In a world where government borrowing continues to climb in many markets, the risk that comes with debt investing is compensated for by potentially significant returns. In the energy space, the important role that infrastructure debt can play in supporting much-needed developments has long been recognised, and the performance of infra debt funds, even during challenging macroeconomic conditions, has provided some form of stability – particularly of late.
“Through the turbulence of the covid-19 economic shutdown, unprecedented monetary easing, inflation and supersonic pace of rate hikes, infrastructure debt has demonstrated its appeal, providing excellent credit resiliency with no material losses,” says Jorge Camiña, partner and head of sustainable infrastructure credit at Denham Capital. “Over recent months, as part of the [US] Fed’s tightening efforts, fixed-income long duration portfolios have experienced a material repricing to reflect a new interest rate environment, with bond prices dropping 10-20 percent for long duration assets. Infrastructure debt is no exception.”
The relative resilience of infrastructure debt when compared with public spreads (and even some other private debt markets) over the past 12 months has captured the attention of many investors. With the energy transition gathering pace, this resilience is only likely to strengthen for certain projects.
Given infrastructure’s traditional resilience, recent market turmoil has given investors plenty to think about. Of late, for example, the infrastructure debt market has changed markedly, driven by a macroeconomic climate substantially different from what came before.
“Recent rising interest rates and other economic issues have led to fewer bankable projects and a high hurdle rate,” explains Gautier Despret, regional head of private debt for Europe at IQ-EQ. “This has meant that despite a lot of dry power being available, there has been a fall in demand for, and return on, infrastructure debt.”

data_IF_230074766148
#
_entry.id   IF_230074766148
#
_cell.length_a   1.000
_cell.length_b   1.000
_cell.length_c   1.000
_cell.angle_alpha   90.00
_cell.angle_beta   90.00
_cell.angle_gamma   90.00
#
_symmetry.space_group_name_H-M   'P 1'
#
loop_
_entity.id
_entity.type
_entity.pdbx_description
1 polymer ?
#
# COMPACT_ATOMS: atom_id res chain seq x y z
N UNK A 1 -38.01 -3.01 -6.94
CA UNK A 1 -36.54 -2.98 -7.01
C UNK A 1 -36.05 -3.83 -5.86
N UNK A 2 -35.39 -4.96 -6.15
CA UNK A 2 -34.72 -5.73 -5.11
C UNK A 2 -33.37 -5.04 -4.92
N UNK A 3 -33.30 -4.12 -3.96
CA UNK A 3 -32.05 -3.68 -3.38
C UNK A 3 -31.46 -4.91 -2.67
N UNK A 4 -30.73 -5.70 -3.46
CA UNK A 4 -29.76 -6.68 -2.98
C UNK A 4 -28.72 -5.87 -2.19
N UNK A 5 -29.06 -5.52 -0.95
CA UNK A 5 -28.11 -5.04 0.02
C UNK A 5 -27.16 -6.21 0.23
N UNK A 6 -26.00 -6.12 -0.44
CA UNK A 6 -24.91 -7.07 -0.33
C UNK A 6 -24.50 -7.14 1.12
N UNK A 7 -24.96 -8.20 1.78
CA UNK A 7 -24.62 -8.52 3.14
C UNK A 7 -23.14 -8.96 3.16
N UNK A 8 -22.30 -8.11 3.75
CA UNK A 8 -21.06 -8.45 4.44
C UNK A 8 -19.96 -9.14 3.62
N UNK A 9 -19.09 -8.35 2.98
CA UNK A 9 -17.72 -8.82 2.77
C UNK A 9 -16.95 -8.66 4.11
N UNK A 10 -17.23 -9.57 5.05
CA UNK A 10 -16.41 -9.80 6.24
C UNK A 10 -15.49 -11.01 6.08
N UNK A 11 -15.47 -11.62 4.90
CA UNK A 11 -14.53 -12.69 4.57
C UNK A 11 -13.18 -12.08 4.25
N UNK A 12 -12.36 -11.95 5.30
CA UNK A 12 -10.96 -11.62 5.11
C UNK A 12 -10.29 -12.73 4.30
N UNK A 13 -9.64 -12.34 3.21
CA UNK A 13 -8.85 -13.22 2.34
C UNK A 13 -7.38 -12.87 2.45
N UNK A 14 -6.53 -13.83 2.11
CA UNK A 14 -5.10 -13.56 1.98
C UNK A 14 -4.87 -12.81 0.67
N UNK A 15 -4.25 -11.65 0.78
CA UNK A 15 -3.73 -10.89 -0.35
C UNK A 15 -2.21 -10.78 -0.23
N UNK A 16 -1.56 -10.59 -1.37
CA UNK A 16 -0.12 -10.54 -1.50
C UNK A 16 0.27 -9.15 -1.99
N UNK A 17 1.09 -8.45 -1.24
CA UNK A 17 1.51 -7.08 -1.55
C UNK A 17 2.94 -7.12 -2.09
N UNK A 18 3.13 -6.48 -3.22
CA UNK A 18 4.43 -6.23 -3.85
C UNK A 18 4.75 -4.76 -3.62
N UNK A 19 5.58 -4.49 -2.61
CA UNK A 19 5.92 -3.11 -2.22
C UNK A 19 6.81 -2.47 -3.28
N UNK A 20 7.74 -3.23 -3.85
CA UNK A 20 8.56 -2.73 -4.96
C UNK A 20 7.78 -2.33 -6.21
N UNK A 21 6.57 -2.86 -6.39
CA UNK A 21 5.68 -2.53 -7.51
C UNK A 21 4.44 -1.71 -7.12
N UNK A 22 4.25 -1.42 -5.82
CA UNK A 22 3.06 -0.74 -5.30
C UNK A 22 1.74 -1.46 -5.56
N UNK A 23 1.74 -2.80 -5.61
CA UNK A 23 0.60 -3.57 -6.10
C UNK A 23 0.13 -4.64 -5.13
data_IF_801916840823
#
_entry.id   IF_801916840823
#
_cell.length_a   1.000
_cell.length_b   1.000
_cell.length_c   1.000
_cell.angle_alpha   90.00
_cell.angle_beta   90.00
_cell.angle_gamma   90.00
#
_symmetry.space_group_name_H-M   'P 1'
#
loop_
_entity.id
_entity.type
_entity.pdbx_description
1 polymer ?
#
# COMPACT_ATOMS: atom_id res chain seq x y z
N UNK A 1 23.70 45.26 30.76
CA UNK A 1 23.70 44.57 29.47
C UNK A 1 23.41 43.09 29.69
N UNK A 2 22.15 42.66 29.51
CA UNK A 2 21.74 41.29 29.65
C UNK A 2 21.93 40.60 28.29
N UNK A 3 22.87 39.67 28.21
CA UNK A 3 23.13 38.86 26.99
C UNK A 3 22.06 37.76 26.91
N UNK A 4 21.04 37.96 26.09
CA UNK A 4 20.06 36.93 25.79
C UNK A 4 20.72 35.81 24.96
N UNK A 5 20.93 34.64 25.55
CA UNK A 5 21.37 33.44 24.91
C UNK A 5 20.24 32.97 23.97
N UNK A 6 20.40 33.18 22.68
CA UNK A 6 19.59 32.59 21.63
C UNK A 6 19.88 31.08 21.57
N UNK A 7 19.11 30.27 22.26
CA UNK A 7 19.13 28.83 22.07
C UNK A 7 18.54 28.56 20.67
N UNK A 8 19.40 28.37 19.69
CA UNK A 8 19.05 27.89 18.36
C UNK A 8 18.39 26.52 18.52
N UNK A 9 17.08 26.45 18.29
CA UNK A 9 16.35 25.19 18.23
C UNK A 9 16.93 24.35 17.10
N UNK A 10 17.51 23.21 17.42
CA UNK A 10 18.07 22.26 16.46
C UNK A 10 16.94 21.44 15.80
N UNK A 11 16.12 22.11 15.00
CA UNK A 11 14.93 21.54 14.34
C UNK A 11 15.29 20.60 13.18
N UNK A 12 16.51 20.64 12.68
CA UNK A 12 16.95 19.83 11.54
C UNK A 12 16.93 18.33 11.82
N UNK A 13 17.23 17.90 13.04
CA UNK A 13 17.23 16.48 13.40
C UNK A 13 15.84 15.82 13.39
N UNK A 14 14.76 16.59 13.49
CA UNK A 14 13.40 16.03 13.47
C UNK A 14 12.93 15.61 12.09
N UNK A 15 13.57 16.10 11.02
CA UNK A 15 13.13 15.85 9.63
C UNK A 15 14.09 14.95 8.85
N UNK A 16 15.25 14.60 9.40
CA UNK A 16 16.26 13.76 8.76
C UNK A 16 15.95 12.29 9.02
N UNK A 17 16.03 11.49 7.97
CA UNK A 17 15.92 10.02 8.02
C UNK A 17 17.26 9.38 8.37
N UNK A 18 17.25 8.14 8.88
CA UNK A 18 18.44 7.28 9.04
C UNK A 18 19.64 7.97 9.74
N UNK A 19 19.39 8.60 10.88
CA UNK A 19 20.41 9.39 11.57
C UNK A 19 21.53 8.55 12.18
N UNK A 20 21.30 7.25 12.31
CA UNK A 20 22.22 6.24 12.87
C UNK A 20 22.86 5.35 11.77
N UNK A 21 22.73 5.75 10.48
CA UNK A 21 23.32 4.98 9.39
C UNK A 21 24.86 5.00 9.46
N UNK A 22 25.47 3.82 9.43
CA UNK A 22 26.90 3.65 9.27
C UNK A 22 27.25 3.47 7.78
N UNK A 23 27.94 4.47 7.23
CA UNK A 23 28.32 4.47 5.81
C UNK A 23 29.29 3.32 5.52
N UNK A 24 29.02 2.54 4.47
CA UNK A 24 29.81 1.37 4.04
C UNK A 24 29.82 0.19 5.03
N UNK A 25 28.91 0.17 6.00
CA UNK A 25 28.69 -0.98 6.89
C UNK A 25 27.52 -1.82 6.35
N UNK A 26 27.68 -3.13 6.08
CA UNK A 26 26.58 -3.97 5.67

The pandemic created some anxieties for investors in infra debt, as it did for supporters of all asset classes. “During covid, some infrastructure sectors did experience a level of stress, such as transport assets, but with most of them, sponsors made sure there was enough liquidity, and lenders worked with them to minimise the turmoil,” says Pieter Welman, Barings’ head of global infrastructure. “These are strategic assets, so demand a long-term view. That is why infra debt has delivered good performance for over a decade now.”
But even sectors that are viewed as being particularly forward-looking, such as sustainable infrastructure, have experienced something of a wobble in recent times. Across 2022, for instance, the global sustainable debt market posted its first decline on record, with borrower appetite damaged by higher interest rates.
The draw of debt
Sustainability-linked bond issuance fell some 19 percent last year, to $863 billion, and Fitch Ratings is not alone in thinking that company debt issuance will be delayed during the year ahead as recession fears continue to loom.
Market conditions are not so unsettled that infrastructure debt is seeing no activity, however. “In fact, despite some challenges, we are seeing that the market continues to be an attractive investment option for investors looking for diversification and hedging inflation potential because cashflows are usually inelastic or are indexed to inflation,” Despret says.
Regulatory changes have also helped. Returns on private infrastructure debt have increased significantly in view of Basel III reforms, which have impacted banks’ profitability regarding long-term loans. “Banks and their regulators like the infrastructure debt asset class and this allows lenders to maintain a large book,” Camiña adds. “This is opposed to other private credit strategies that are more prone to straight disintermediation, such as leverage finance and securitisations.”
Not all infra debt is equally attractive, however, with some assets attracting more attention than others. For example, it seems there is currently a substantial amount of capital available for early-stage renewable energy developers.
Over the past two years, there has been a flurry of activity in the acquisition and recapitalisation of renewable energy development pipelines across the US and Europe. This includes the raising of $5 billion in infrastructure debt capital by Ares Management at the start of this year, with its structured sustainability-linked debt facilities.
Other examples of infrastructure debt financing include the closing of a $450 million debt facility by QIC and Cypress Creek Renewables (CCR) to fund CCR’s solar and storage project pipeline. Similarly, debt financing for renewable energy platform Origis Energy and the Eurazeo Transition Infrastructure Fund demonstrate investor appetite for infrastructure debt in the power and energy spaces in particular.